Axle nut sticking out

I removed the front left knuckle assembly and took it to an auto shop to have a new bearing pressed in. I installed everything and also did the tie rod and ball joint on my own. The axle nut does not go in as far in as the others, it sticks out some. I undid the strut bolts to make sure the axle shaft was all the way in and it was.

I’m also now getting an ABS error from that wheel which I read can be caused by not the right space between the sensor and the ABS ring. How do I know if the shop did not press the bearing correctly?

It’s for a Subaru Legacy.

You don’t know. They may have not pressed it in far enough, or… who knows? Wrong (too wide) bearing? They need to see it.

On your end - are you sure the inner side of the CV axle is pushed in to the transaxle enough that it “clicked” into place? Was its circlip still there? It can take quite a push or pry to get it in all the way.

I did not hear anything click with the CV axle. I removed the upper strut bolt and loosened the lower one so I could move the knuckle assembly forward and backwards. I will probably try that tomorrow as I want to get the car to an alignment shop today as I’ve been driving it for several days without an alignment.

I may measure the distance of the ABS rings on the front two wheels to see if there’s a difference.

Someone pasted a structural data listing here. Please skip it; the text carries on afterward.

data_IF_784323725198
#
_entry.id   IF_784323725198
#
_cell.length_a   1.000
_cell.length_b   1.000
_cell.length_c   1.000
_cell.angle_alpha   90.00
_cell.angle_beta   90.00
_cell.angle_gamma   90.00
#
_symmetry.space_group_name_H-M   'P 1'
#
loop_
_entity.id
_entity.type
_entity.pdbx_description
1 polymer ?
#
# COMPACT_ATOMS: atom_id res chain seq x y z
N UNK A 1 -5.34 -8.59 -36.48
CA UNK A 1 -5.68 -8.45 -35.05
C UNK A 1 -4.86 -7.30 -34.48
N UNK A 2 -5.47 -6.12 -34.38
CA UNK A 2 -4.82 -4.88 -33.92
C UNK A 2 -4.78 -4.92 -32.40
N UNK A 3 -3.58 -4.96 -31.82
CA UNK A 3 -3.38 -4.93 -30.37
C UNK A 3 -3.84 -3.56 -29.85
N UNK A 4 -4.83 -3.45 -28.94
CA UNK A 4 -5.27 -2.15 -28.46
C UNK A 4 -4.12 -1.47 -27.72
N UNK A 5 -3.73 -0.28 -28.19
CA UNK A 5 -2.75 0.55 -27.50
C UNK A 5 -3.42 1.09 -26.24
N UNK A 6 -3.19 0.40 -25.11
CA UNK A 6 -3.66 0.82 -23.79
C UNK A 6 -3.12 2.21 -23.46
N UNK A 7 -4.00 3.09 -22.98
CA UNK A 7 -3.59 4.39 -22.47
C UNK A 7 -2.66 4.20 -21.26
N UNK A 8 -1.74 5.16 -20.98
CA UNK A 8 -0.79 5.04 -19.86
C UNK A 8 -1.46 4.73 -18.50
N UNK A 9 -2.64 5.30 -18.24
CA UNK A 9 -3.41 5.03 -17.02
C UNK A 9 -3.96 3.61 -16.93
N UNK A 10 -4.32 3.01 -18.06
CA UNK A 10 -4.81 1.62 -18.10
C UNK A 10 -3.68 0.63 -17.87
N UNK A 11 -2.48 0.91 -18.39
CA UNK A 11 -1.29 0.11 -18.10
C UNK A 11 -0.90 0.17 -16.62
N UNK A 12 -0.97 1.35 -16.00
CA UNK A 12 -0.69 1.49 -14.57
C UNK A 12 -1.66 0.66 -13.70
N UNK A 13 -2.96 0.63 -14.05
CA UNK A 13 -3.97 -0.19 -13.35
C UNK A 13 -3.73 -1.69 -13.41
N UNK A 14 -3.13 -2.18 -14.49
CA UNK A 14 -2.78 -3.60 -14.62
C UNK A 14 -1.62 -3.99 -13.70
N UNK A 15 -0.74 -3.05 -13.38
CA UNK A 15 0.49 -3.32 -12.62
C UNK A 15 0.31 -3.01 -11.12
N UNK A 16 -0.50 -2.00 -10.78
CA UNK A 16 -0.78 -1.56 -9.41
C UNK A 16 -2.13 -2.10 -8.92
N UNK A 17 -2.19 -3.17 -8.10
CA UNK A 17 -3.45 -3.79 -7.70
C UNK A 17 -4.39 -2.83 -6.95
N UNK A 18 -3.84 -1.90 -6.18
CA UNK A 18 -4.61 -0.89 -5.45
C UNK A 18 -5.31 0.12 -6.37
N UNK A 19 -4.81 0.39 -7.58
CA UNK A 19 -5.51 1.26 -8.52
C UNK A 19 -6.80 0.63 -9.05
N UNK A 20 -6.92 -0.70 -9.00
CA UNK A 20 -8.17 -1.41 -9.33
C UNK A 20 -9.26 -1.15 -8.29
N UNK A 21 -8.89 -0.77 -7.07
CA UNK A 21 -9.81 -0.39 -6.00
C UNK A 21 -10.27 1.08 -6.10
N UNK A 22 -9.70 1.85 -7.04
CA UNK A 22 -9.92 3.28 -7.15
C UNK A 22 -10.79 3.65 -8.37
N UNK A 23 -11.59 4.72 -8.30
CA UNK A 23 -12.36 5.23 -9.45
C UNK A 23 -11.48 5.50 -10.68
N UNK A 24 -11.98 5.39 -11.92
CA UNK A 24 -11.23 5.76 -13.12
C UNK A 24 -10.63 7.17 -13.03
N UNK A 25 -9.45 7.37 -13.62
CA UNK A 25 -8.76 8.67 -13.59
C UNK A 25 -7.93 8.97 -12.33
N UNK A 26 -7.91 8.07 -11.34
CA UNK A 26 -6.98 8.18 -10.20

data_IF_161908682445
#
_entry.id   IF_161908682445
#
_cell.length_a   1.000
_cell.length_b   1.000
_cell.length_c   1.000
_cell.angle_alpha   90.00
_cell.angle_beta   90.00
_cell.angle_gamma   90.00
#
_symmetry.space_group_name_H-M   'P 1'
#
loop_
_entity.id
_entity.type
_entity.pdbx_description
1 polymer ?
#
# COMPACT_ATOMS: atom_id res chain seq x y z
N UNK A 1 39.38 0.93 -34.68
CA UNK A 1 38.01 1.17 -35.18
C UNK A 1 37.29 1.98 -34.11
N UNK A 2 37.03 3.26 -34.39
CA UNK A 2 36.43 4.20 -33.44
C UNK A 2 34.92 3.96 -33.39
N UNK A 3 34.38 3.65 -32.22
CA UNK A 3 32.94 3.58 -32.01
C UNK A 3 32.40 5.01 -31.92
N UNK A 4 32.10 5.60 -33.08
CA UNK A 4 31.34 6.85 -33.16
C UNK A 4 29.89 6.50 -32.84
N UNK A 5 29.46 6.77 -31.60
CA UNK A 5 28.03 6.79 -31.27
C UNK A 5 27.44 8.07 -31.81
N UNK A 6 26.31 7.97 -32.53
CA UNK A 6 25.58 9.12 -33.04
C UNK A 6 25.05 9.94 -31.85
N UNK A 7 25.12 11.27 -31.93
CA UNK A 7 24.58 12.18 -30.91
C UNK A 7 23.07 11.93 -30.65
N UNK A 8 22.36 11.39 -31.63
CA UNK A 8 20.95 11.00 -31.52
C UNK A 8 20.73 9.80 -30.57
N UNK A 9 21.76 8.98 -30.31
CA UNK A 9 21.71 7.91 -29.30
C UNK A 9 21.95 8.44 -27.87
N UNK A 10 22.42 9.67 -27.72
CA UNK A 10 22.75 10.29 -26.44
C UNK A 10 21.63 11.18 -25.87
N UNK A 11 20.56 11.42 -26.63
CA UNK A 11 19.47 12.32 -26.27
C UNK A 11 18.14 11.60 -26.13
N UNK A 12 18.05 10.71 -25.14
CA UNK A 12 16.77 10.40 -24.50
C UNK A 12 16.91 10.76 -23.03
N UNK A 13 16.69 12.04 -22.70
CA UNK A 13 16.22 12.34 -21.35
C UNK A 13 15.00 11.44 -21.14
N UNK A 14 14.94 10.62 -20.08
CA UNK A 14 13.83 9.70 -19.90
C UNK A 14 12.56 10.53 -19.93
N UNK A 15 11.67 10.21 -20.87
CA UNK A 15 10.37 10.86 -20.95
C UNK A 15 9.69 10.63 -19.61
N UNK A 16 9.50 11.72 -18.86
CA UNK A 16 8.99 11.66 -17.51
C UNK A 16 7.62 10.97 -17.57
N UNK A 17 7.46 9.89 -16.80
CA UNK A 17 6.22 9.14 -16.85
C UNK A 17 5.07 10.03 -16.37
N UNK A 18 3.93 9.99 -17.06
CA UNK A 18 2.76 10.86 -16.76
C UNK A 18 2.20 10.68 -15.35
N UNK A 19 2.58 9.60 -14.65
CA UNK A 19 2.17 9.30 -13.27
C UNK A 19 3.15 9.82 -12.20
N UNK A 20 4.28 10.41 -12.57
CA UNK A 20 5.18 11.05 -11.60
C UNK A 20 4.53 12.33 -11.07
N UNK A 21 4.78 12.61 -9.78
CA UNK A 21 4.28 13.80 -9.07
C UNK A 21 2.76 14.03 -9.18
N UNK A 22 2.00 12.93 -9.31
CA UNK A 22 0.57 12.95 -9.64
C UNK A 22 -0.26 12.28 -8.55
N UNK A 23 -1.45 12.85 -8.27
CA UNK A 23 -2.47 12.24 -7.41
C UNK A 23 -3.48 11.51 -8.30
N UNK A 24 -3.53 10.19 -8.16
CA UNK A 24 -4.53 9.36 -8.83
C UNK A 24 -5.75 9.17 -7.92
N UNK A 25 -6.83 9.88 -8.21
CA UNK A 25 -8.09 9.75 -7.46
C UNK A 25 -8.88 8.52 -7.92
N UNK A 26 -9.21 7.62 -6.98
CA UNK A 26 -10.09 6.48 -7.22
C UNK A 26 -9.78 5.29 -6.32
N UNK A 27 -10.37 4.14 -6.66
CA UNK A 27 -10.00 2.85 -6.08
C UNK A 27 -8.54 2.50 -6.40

Doing all of this is time consuming and I don’t know if the shop has any kind of warranty on just a bearing pressed and I know they wouldn’t be happy to have to deal with it again without making money.

Sounds like you are on the right track. Did they or did you supply the bearing used? That can make a diff re: who’s responsible for what.

I supplied the bearing, inner seal and outer seal. It’s the matching part number of AutoZone’s Duralast brand.

They’re supposedly ASE certified mechanics though when I brought it in there were two mechanics there and when the owner or manager was talking to them to see who could do it it seemed questionable about their experience pressing bearings based on the conversation I observed.

If I get to measuring the the hub and ABS ring on both wheels and there’s clearly a difference then I’ll feel more confident with contacting the auto shop about it.